What is postpartum depression?
Some women experience depression post-pregnancy even if they did not suffer through perinatal depression prior to giving birth. Postpartum depression is better known, as approximately 15 percent of women across various age groups and socio-economic backgrounds suffer from the illness. Typically, women develop depression within the first year of giving birth to their child and may find it difficult to bond with their child during this period. The symptoms of postpartum depression are like those attributed to perinatal depression and may be troubling to identify.
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If you have recently had a child and are experiencing a heightened level of loneliness, sadness or exhaustion, then speak with your doctor about receiving care for postpartum depression. You may need antidepressant medication for these symptoms, as they can become severe over time. If you suffered through perinatal depression, then you are at an increased risk of developing postpartum depression. You may want to continue your current treatment plan to ensure your symptoms do not worsen once the baby arrives.
How to Treat Depression During and After Pregnancy
Treatment for depression both during and after your pregnancy can vary. The easiest way of identifying the symptoms and receiving the proper care for perinatal depression is to speak about your feelings during your pregnancy screenings. Your doctor will most likely provide you with a questionnaire to answer during your check-up, at which point you can mark down any depression symptoms you are experiencing. This may include a decreased appetite, lack of interest in your work or hobbies or a general disconnect from the world around you. Be sure to express any concerns you have about your mental health, along with any concerns you have about your physical health.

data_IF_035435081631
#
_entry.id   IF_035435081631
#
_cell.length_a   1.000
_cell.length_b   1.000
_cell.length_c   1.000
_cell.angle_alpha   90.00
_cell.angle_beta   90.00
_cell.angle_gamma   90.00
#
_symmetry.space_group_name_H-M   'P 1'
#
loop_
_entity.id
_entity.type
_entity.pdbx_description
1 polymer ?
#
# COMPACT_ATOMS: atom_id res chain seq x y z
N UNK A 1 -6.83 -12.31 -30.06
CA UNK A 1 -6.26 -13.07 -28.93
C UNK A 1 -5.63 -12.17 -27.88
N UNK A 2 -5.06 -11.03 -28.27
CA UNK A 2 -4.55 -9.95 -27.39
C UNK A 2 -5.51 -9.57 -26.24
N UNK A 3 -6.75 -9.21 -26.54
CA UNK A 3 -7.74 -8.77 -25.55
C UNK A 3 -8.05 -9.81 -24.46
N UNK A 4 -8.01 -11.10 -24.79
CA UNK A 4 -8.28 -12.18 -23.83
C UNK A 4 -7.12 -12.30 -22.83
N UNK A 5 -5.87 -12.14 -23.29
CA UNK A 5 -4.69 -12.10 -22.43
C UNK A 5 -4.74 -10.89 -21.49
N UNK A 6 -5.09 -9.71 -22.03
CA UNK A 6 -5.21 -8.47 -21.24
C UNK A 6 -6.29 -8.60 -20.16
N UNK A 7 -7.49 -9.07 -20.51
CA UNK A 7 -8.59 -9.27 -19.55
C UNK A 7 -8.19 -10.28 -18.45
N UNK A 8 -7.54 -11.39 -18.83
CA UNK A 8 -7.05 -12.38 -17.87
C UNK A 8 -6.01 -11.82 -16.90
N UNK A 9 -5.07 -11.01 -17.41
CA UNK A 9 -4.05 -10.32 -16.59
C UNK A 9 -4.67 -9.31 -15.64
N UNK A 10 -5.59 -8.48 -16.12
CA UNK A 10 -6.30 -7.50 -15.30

Elective therapy and the use of antidepressant drugs are common in the treatment of both perinatal and postpartum depression. Even if you believe you can treat your symptoms without the aid of a medical professional, it is best to discuss your feelings to ensure the overall well-being of yourself and your child. Research shows that children born to women suffering from perinatal depression are often underweight, as the added stress placed on a woman’s body directly affects the development of the child in the womb.
If you need to seek treatment for perinatal depression, then contact your insurance provider to determine the level of coverage you receive for therapy sessions. Then, find a therapist covered within your designated network. If you took antidepressants before you became pregnant, then speak with your doctor about the dosage you are currently taking and whether this may need to be adjusted over the course of your pregnancy. You may need to increase or decrease your dosage depending on the side-effects it may induce.